The price of oil posted a nice rebound last week, but it was barely a dent in what has been a seven-month selloff in crude. Light crude closed Friday back above $32 a barrel. Seven months ago, oil was trading at about $60 a barrel. In the interim, the S&P 500 has fallen 9.8%, with the stocks of domestic oil industry-related companies particularly falling on hard times. Yet some investors have recently been betting that a relatively safer haven exists with U.S. natural gas drillers, making that sector a lone bright spot amid much of the entire energy industry.
As Bloomberg reported, gas drillers, led by Southwestern Energy Company (NYSE:SWN), were the top three performers in the S&P 500 Index last Thursday. Southwestern, which topped the index a second day, was followed by Consol Energy (NYSE:CNX) and Range Resources (NYSE:RRC). Cabot Oil & Gas (NYSE:COG) shares also gained.
Other gas drilling investment alternatives also have outperformed recently. The Shale Gas motif has gained 0.6% in the past month. In that same time, the S&P 500 has lost 6.5%. The sector's move higher has offered a reprieve to a group of companies that has been hammered for some time by low natural gas prices. Southwestern said last week that it's slashing 45% of its workforce as new drilling slows. The Shale Gas motif has fallen 49.6% in the past 12 months. The S&P 500 is down 5.6% in that time frame.
However, as Subash Chandra, managing director of Guggenheim Securities, told Bloomberg, "Gas all of a sudden becomes a more intriguing trade." Natural gas-heavy drillers are already lean after two straight years of price declines, giving them a leg up on oil-focused producers that are only now taking measures to stem a supply glut, Chandra said. That may sow the seeds of a recovery to begin in the second half of the year as supply and demand start to balance, Barclays analyst Nicholas Potter wrote in a report cited by Bloomberg.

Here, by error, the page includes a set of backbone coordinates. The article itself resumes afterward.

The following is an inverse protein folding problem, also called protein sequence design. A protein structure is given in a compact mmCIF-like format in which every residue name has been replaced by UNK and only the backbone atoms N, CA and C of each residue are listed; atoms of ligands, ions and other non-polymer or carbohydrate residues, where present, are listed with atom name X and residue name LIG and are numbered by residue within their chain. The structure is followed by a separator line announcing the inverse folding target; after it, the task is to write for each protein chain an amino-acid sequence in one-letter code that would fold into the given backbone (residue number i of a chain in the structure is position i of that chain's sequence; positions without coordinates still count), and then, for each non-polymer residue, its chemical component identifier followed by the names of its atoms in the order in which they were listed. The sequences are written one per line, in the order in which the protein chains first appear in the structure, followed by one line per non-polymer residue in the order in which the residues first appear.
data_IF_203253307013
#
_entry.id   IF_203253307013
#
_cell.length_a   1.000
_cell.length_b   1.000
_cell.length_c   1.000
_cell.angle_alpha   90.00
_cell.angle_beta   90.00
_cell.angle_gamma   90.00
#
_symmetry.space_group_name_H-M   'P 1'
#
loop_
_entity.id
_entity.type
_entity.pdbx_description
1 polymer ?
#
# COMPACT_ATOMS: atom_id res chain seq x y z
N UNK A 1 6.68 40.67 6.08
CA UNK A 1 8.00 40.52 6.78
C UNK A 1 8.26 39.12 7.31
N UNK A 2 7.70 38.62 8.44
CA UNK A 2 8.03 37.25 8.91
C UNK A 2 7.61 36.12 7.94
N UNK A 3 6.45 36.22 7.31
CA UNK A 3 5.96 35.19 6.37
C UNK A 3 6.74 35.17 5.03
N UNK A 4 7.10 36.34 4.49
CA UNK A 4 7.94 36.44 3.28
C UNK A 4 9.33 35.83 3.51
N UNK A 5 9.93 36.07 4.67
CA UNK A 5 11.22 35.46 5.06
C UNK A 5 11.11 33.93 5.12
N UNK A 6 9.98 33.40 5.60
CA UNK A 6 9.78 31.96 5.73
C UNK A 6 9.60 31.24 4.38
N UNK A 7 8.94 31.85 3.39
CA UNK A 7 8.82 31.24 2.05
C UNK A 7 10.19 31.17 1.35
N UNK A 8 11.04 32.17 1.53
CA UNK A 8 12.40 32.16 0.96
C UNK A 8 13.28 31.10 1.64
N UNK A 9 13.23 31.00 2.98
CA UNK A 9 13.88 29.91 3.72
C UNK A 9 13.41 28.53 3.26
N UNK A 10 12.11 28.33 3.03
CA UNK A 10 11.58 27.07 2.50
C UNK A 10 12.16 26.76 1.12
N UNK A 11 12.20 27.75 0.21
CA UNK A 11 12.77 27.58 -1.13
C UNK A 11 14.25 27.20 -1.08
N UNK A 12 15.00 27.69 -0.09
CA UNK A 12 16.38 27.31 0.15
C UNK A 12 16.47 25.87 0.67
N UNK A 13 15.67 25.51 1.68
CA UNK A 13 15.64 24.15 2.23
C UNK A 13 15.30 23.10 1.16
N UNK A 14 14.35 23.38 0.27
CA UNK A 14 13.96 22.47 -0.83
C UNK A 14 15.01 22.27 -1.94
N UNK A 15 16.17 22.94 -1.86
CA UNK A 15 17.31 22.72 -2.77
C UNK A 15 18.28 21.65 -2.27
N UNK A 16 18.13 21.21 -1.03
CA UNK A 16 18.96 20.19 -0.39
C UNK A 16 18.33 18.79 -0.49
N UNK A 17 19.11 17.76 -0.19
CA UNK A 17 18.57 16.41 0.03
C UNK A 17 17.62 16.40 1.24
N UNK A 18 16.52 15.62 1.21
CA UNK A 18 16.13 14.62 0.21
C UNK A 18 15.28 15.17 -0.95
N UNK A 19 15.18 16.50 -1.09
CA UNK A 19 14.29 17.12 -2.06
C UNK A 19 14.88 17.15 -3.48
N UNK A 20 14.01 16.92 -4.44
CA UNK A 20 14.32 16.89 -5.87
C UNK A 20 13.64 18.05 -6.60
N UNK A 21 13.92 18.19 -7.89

In the minds of some analysts, gas-heavy companies should be immune to falling oil prices. As Fadel Gheit, managing director at Oppenheimer & Co, bluntly told Bloomberg, "Gas has absolutely nothing to do with oil," he said. Meanwhile, future demand for shale gas looks to be on the rise. A recent report by Zion Research projected that global demand for shale gas will reach $105 billion in 2020, growing at a compound annual growth rate of around 9% between 2015 and 2020.
The major driving factor for shale gas market is rapidly increasing demand across the world, according to Zion. In an attempt to reduce its dependence on crude oil, the U.S. is highly focused on shale gas. Moreover, government funding coupled with large investment by many private players is expected to fuel the growth of this industry, according to the report.
The report pointed out that the high cost of production -- due to methods such as fracking -- compared to other conventional sources of energy is expected to limit the growth of this industry. But ongoing research and the introduction of new technologies are expected to eventually bring down cost of production.
A large number of proven reserves for shale gas in North America, Europe and Asia Pacific is expected to provide future growth opportunity to industry participants. Currently, North America dominates the market for production and consumption of shale gas -- in 2014, it accounted for more than a 75% share.
The combination of future demand with previous cost-cutting nimbleness could continue to foster the attraction of shale gas stocks, especially if oil prices remain subdued for the longer term.